Neural Grafting: Repairing the Brain and Spinal Cord
Extraordinary developments in the neuroscience in recent years have shown promise of new advances for treating diseases of the nervous system and for increased general understanding of the human mind. Paralleling these developments has been a growing congressional interest in their policy implications. The designation of the 1990s by the 101st Congress as the ‘decade of the Brain’ is one indication of this interest, as was the request for OTA to undertake a series of reports under an assessment of ‘New Developments in Neuroscience.’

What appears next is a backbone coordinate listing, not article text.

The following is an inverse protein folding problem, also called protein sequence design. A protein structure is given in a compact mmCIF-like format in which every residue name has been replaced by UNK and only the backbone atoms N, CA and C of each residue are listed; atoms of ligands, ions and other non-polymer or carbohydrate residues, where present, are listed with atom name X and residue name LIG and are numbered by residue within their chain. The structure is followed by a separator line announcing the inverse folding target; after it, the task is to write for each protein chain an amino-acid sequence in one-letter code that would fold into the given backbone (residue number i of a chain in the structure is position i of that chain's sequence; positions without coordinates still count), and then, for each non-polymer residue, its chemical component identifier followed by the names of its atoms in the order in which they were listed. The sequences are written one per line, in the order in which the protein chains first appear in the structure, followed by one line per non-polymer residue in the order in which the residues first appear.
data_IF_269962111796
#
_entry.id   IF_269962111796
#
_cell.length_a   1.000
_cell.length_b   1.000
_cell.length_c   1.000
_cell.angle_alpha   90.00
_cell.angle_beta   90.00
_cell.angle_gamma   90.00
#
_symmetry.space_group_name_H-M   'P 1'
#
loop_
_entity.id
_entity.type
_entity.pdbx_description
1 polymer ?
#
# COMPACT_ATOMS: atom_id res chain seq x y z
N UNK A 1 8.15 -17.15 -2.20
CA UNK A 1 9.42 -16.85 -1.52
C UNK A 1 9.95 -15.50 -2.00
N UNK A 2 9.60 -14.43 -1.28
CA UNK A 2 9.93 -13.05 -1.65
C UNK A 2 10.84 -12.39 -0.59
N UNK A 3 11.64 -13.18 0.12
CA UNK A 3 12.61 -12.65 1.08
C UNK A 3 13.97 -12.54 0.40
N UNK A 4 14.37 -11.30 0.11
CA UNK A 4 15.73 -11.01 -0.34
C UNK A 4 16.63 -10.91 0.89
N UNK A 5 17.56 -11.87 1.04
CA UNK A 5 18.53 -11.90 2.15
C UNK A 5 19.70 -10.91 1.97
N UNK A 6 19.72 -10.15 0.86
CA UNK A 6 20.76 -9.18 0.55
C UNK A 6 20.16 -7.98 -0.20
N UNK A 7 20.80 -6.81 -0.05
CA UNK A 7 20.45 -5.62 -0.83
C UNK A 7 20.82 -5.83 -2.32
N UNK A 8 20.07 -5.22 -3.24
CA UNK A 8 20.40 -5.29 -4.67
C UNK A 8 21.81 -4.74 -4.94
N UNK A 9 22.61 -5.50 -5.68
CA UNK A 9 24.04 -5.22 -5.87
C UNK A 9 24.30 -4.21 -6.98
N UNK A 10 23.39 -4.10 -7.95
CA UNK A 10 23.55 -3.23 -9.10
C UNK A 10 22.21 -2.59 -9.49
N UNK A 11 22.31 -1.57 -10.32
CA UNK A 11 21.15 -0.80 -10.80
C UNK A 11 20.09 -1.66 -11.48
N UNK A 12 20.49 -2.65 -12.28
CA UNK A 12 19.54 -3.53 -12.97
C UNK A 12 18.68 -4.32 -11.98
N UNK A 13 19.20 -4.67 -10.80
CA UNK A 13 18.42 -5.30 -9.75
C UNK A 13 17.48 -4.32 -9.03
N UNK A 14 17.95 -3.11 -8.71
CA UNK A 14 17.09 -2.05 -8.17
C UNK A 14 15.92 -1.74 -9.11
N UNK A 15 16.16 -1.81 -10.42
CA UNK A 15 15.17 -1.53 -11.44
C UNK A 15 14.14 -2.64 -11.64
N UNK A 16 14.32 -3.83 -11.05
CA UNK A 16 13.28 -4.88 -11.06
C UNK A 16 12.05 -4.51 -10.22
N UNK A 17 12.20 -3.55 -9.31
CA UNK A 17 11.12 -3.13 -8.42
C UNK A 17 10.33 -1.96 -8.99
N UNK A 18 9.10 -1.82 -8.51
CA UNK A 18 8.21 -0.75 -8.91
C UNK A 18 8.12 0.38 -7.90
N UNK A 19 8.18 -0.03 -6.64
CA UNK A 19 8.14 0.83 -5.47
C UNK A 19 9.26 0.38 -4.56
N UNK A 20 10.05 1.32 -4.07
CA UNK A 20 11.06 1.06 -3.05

This special report, the second of the neuroscience series, discusses the field of neural grafting into the brain and spinal cord to treat neurological disorders. It describes the technology of neural grafting, the neurological conditions that it may be used to treat, and the patient populations that are affected.
Also, the legal and ethical issues raised by the development of neural grafting techniques are discussed. The report includes a range of options for congressional action related to the Federal funding of transplantation research using human fetal tissue, the adequacy of existing Federal laws and regulations regarding the use of human fetal tissue, and the role of the Federal Government in guiding the development and promoting the safety and efficacy of neural grafting procedures.